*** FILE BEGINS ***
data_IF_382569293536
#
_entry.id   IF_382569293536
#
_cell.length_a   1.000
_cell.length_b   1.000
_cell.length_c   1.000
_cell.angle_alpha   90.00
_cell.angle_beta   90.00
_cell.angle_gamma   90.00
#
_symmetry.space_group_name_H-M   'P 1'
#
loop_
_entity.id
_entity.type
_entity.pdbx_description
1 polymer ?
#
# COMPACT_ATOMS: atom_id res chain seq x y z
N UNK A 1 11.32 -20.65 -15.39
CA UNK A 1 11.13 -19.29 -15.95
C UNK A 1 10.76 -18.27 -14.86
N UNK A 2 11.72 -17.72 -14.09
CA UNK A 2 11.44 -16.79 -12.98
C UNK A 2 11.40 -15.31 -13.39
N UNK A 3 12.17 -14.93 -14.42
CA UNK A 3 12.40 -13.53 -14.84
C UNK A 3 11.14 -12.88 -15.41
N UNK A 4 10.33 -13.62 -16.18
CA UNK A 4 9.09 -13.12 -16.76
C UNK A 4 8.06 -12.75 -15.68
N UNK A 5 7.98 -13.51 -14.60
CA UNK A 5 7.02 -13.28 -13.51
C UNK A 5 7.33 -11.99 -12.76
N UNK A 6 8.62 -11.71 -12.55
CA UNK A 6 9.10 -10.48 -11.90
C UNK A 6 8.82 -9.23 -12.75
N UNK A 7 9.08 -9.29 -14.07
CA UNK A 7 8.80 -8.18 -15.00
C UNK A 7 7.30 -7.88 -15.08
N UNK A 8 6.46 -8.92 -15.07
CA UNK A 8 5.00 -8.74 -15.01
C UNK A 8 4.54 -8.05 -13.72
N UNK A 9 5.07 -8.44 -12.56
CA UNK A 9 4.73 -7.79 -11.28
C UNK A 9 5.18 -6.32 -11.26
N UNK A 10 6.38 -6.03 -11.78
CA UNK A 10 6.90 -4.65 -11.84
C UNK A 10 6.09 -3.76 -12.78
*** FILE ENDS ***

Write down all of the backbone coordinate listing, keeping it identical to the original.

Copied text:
data_IF_382569293536
#
_entry.id   IF_382569293536
#
_cell.length_a   1.000
_cell.length_b   1.000
_cell.length_c   1.000
_cell.angle_alpha   90.00
_cell.angle_beta   90.00
_cell.angle_gamma   90.00
#
_symmetry.space_group_name_H-M   'P 1'
#
loop_
_entity.id
_entity.type
_entity.pdbx_description
1 polymer ?
#
# COMPACT_ATOMS: atom_id res chain seq x y z
N UNK A 1 11.32 -20.65 -15.39
CA UNK A 1 11.13 -19.29 -15.95
C UNK A 1 10.76 -18.27 -14.86
N UNK A 2 11.72 -17.72 -14.09
CA UNK A 2 11.44 -16.79 -12.98
C UNK A 2 11.40 -15.31 -13.39
N UNK A 3 12.17 -14.93 -14.42
CA UNK A 3 12.40 -13.53 -14.84
C UNK A 3 11.14 -12.88 -15.41
N UNK A 4 10.33 -13.62 -16.18
CA UNK A 4 9.09 -13.12 -16.76
C UNK A 4 8.06 -12.75 -15.68
N UNK A 5 7.98 -13.51 -14.60
CA UNK A 5 7.02 -13.28 -13.51
C UNK A 5 7.33 -11.99 -12.76
N UNK A 6 8.62 -11.71 -12.55
CA UNK A 6 9.10 -10.48 -11.90
C UNK A 6 8.82 -9.23 -12.75
N UNK A 7 9.08 -9.29 -14.07
CA UNK A 7 8.80 -8.18 -15.00
C UNK A 7 7.30 -7.88 -15.08
N UNK A 8 6.46 -8.92 -15.07
CA UNK A 8 5.00 -8.74 -15.01
C UNK A 8 4.54 -8.05 -13.72
N UNK A 9 5.07 -8.44 -12.56
CA UNK A 9 4.73 -7.79 -11.28
C UNK A 9 5.18 -6.32 -11.26
N UNK A 10 6.38 -6.03 -11.78
CA UNK A 10 6.90 -4.65 -11.84
C UNK A 10 6.09 -3.76 -12.78